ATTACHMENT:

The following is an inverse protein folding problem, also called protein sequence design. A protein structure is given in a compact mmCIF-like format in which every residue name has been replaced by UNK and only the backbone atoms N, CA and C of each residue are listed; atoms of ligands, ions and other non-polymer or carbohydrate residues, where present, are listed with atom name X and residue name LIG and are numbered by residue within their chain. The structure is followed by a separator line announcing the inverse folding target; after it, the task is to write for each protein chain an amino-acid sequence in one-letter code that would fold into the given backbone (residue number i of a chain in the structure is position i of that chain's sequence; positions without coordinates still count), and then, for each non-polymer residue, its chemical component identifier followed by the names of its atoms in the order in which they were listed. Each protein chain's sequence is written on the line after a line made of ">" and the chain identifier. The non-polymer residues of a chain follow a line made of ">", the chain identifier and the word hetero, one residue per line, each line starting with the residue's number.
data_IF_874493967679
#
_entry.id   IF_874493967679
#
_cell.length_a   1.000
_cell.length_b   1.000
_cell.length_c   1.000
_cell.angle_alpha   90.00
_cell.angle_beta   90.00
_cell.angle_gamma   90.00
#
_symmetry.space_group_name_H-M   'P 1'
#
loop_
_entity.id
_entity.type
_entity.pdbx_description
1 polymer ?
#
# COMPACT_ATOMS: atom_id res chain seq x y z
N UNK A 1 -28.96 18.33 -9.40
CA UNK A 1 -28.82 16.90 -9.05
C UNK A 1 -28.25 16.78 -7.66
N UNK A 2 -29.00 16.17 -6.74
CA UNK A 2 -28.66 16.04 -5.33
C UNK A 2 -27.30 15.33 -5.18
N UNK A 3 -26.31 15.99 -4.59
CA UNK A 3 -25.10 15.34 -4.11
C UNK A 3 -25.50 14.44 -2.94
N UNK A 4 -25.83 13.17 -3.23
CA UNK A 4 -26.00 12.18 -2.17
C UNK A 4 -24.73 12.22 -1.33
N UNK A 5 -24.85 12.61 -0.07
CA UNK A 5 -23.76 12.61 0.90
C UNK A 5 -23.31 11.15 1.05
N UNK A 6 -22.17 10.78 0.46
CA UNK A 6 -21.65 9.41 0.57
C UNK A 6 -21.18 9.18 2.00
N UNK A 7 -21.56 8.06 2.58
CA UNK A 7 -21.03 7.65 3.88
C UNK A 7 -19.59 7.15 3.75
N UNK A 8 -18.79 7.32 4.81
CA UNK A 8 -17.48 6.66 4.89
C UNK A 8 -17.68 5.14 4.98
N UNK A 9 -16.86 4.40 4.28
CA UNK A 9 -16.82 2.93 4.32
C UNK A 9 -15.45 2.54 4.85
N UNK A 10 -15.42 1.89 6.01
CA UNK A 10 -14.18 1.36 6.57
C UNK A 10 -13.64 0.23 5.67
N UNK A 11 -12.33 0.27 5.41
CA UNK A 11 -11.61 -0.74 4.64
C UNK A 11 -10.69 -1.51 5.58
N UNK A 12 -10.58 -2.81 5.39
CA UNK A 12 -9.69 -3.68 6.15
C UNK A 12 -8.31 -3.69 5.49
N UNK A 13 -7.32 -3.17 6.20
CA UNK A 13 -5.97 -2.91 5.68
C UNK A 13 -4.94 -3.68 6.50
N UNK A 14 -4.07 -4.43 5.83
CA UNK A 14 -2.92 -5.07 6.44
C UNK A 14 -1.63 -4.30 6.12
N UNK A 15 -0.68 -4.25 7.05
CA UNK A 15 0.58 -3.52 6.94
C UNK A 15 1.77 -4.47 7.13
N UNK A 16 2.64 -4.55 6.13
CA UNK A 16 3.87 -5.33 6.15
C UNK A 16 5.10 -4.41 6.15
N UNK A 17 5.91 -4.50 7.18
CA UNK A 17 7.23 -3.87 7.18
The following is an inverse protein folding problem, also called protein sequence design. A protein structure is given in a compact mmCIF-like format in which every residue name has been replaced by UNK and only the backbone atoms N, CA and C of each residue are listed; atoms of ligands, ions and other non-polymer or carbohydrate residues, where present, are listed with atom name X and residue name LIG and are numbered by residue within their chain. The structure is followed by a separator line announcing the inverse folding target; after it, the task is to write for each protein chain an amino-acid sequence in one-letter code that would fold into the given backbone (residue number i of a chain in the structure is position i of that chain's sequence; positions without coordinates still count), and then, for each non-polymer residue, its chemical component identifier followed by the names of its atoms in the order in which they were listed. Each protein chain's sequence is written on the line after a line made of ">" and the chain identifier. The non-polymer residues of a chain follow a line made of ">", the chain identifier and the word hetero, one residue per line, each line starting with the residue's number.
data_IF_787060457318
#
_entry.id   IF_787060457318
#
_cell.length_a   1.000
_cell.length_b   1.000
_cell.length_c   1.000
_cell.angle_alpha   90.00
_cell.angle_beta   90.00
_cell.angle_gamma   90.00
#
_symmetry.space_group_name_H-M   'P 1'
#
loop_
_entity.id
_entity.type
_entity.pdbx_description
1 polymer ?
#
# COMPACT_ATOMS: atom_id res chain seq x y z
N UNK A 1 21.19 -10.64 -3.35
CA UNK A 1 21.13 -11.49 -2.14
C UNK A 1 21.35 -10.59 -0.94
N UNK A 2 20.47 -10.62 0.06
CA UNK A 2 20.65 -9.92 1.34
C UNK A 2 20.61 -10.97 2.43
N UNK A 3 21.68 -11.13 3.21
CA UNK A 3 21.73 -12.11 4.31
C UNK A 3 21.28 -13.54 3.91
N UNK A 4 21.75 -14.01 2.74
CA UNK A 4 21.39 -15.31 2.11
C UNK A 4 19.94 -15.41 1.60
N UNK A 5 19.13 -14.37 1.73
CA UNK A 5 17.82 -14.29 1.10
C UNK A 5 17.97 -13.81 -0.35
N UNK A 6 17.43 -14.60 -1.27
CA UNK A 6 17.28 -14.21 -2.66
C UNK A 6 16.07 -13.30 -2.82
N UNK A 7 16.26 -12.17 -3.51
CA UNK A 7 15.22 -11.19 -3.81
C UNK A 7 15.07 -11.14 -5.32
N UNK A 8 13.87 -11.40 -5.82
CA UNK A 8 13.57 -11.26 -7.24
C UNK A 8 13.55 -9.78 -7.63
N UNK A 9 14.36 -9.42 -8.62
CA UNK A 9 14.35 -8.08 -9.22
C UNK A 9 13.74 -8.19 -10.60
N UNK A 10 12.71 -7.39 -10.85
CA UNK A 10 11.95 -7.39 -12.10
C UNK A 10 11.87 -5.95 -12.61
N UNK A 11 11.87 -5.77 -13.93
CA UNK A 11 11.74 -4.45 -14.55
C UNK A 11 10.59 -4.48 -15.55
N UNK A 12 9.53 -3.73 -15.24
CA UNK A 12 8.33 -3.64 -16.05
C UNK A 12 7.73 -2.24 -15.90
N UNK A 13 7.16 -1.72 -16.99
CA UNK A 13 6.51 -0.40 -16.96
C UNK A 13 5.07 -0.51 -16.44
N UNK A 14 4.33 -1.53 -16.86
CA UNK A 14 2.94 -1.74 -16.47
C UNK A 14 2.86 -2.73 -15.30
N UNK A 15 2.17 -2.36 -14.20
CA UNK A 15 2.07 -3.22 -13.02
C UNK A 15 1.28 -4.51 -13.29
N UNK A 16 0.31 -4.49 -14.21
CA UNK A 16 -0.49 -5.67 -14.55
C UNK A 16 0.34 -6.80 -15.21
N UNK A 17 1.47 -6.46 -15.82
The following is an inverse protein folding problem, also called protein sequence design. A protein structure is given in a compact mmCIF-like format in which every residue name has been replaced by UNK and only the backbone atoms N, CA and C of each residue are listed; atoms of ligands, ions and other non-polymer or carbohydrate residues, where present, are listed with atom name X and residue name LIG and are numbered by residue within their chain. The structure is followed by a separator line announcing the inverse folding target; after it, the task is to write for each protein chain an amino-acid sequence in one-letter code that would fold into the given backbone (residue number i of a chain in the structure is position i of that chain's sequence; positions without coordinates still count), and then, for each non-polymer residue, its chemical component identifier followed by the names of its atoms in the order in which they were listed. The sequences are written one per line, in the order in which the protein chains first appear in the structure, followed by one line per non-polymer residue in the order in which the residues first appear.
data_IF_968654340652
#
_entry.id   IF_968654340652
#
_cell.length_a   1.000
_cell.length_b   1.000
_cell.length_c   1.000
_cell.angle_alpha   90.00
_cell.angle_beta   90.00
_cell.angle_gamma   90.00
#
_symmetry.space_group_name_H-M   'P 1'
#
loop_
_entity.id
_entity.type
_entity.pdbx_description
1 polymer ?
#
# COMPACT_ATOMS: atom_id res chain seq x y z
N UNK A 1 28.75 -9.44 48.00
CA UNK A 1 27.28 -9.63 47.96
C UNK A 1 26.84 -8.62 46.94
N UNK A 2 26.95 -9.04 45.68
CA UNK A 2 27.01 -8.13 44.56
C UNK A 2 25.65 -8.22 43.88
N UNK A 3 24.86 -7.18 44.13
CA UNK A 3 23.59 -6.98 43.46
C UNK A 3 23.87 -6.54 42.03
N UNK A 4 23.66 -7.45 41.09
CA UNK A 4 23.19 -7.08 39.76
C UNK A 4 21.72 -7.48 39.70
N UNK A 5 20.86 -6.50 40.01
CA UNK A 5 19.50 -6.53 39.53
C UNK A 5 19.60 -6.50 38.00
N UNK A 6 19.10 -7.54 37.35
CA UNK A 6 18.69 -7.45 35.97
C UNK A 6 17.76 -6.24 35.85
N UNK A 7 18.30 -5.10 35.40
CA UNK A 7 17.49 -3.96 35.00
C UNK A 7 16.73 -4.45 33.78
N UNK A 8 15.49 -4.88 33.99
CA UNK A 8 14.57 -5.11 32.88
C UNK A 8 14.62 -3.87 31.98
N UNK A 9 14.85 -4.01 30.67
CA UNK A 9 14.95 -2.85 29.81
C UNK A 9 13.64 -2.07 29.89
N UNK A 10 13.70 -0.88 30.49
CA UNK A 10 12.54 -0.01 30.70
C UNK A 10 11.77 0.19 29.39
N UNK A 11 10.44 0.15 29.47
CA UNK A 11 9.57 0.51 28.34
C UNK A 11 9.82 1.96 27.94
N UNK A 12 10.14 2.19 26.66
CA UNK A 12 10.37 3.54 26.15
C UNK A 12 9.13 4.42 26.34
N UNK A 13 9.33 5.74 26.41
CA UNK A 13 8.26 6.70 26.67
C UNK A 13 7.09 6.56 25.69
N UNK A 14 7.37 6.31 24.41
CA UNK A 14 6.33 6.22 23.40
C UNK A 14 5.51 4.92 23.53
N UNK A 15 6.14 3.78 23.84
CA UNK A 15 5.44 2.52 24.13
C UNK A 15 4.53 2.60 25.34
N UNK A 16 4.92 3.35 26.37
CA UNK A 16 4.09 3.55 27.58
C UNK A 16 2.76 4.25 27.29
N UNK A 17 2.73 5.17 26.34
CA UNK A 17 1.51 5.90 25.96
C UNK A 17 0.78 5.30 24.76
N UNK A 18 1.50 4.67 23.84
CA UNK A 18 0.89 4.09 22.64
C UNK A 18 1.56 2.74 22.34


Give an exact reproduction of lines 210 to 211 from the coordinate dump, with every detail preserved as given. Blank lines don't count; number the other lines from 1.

C UNK A 16 2.76 4.25 27.29
N UNK A 17 2.73 5.17 26.34